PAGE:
When to Go: Visit during the daytime to admire the mural and read the different expressions of love, or in the evening for a romantic stroll in Montmartre.

How to Go: Situated in the Jehan Rictus garden square in Montmartre, the Wall of Love is easily accessible by foot from nearby attractions or via public transport, including the Paris Metro and buses.

What to Do: Take photos in front of the mural, read the “I love you” messages in various languages, and explore the charming neighborhood of Montmartre.

Free or Paid: Admission to the Wall of Love is free.

Gallery of Evolution, Paris

Overview: The Gallery of Evolution is a captivating natural history museum located in the Jardin des Plantes, Paris, showcasing the diversity of life on Earth through immersive exhibits and displays.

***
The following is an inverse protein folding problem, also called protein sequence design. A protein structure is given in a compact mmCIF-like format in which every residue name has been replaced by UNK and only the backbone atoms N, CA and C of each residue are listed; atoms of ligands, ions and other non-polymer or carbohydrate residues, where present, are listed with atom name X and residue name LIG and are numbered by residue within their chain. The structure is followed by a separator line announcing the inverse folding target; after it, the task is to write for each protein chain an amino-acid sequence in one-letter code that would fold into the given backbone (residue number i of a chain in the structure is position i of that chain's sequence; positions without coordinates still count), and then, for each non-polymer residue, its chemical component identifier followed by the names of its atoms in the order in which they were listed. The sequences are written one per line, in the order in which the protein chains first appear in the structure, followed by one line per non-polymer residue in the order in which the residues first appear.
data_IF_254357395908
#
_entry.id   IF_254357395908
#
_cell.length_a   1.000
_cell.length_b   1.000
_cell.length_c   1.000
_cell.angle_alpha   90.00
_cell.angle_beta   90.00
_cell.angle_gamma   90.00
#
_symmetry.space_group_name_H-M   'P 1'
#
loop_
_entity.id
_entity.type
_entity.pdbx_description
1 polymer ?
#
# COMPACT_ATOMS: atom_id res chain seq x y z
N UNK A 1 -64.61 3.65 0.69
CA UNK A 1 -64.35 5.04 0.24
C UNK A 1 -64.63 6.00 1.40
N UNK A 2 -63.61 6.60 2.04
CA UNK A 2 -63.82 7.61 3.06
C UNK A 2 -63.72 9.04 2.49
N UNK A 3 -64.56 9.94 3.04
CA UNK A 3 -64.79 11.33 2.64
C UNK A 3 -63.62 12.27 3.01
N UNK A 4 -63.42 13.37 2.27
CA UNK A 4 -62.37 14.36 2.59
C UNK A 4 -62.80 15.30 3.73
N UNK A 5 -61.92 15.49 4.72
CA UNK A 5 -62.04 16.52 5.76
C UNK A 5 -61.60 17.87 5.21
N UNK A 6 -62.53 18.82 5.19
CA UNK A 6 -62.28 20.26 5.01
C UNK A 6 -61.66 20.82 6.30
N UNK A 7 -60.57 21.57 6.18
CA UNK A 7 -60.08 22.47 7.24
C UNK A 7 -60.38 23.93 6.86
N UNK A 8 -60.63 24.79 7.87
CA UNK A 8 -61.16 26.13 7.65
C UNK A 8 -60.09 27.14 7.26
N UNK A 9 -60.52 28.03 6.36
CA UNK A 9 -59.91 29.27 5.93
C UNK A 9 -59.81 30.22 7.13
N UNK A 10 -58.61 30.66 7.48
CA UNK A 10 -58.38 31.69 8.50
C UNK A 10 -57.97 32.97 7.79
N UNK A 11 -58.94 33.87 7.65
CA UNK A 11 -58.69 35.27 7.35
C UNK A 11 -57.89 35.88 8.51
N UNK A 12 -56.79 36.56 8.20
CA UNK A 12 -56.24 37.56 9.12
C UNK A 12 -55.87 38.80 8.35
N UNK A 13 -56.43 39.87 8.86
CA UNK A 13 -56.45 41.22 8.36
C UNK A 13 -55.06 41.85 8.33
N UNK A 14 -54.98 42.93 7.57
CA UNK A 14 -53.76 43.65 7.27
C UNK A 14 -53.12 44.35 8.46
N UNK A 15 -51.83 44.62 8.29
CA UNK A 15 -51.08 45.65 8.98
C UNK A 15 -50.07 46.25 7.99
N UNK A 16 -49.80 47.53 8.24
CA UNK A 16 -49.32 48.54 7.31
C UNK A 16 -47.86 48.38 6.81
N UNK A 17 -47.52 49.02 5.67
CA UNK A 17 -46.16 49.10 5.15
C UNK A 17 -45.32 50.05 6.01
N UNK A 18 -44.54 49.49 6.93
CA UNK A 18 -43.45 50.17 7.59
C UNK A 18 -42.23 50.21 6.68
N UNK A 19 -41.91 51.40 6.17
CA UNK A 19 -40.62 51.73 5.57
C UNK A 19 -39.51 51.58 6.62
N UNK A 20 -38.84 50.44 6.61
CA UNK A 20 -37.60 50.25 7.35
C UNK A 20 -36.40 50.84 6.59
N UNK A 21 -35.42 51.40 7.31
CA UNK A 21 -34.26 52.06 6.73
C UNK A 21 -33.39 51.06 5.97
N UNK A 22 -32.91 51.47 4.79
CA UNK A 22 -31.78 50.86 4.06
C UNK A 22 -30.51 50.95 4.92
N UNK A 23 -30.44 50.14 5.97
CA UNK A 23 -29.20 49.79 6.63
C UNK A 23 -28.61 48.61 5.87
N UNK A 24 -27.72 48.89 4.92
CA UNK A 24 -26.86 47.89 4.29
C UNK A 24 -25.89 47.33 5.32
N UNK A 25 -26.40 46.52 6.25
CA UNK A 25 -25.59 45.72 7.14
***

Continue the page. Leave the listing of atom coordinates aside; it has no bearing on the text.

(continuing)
History: Established in 1889, the Gallery of Evolution was originally part of the Muséum National d’Histoire Naturelle and underwent extensive renovations in the late 20th century to create its modern exhibition space.

Since When: The Gallery of Evolution has been educating visitors about the wonders of the natural world for over a century, welcoming guests since its opening in 1889.

Review: With its stunning architecture, lifelike dioramas, and interactive exhibits, the Gallery of Evolution offers an engaging and educational experience for visitors of all ages.

When to Go: Visit during weekdays or early mornings to avoid crowds and fully immerse yourself in the museum’s exhibits.

How to Go: Located in the Jardin des Plantes in the 5th arrondissement, the Gallery of Evolution is easily accessible by public transport, including the Paris Metro and buses.

What to Do: Explore the museum’s diverse collections of specimens, marvel at the lifelike dioramas depicting ecosystems from around the world, and participate in interactive activities and workshops.